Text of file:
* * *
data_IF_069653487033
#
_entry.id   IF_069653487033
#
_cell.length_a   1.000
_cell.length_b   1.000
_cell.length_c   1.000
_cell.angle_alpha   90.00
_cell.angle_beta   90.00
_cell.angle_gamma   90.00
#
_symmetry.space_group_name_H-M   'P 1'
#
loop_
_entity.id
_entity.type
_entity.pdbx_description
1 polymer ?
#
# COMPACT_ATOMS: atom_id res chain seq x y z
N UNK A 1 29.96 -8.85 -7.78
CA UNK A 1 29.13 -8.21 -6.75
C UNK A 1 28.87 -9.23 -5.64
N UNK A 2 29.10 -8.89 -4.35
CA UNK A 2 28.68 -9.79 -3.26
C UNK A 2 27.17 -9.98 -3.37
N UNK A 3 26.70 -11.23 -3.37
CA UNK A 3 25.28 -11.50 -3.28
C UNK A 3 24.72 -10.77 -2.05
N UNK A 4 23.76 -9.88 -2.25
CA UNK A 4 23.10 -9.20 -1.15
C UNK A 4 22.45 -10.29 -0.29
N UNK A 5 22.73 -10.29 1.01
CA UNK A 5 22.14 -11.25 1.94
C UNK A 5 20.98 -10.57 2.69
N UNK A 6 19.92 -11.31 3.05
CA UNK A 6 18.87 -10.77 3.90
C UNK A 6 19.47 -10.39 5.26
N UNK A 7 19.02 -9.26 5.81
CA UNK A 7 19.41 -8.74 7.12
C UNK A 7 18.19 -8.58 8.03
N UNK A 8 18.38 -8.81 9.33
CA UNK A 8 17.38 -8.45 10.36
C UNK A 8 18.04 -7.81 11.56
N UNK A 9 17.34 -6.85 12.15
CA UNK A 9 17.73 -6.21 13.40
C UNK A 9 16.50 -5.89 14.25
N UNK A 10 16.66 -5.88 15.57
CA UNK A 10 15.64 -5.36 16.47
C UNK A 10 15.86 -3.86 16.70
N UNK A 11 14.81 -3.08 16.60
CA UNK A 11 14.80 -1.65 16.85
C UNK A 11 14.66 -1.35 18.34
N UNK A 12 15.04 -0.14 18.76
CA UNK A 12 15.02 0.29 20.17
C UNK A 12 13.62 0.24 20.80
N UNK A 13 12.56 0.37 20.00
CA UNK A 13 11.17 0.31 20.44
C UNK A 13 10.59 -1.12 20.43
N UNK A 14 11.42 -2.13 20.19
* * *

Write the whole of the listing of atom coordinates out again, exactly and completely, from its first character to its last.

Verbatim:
data_IF_069653487033
#
_entry.id   IF_069653487033
#
_cell.length_a   1.000
_cell.length_b   1.000
_cell.length_c   1.000
_cell.angle_alpha   90.00
_cell.angle_beta   90.00
_cell.angle_gamma   90.00
#
_symmetry.space_group_name_H-M   'P 1'
#
loop_
_entity.id
_entity.type
_entity.pdbx_description
1 polymer ?
#
# COMPACT_ATOMS: atom_id res chain seq x y z
N UNK A 1 29.96 -8.85 -7.78
CA UNK A 1 29.13 -8.21 -6.75
C UNK A 1 28.87 -9.23 -5.64
N UNK A 2 29.10 -8.89 -4.35
CA UNK A 2 28.68 -9.79 -3.26
C UNK A 2 27.17 -9.98 -3.37
N UNK A 3 26.70 -11.23 -3.37
CA UNK A 3 25.28 -11.50 -3.28
C UNK A 3 24.72 -10.77 -2.05
N UNK A 4 23.76 -9.88 -2.25
CA UNK A 4 23.10 -9.20 -1.15
C UNK A 4 22.45 -10.29 -0.29
N UNK A 5 22.73 -10.29 1.01
CA UNK A 5 22.14 -11.25 1.94
C UNK A 5 20.98 -10.57 2.69
N UNK A 6 19.92 -11.31 3.05
CA UNK A 6 18.87 -10.77 3.90
C UNK A 6 19.47 -10.39 5.26
N UNK A 7 19.02 -9.26 5.81
CA UNK A 7 19.41 -8.74 7.12
C UNK A 7 18.19 -8.58 8.03
N UNK A 8 18.38 -8.81 9.33
CA UNK A 8 17.38 -8.45 10.36
C UNK A 8 18.04 -7.81 11.56
N UNK A 9 17.34 -6.85 12.15
CA UNK A 9 17.73 -6.21 13.40
C UNK A 9 16.50 -5.89 14.25
N UNK A 10 16.66 -5.88 15.57
CA UNK A 10 15.64 -5.36 16.47
C UNK A 10 15.86 -3.86 16.70
N UNK A 11 14.81 -3.08 16.60
CA UNK A 11 14.80 -1.65 16.85
C UNK A 11 14.66 -1.35 18.34
N UNK A 12 15.04 -0.14 18.76
CA UNK A 12 15.02 0.29 20.17
C UNK A 12 13.62 0.24 20.80
N UNK A 13 12.56 0.37 20.00
CA UNK A 13 11.17 0.31 20.44
C UNK A 13 10.59 -1.12 20.43
N UNK A 14 11.42 -2.13 20.19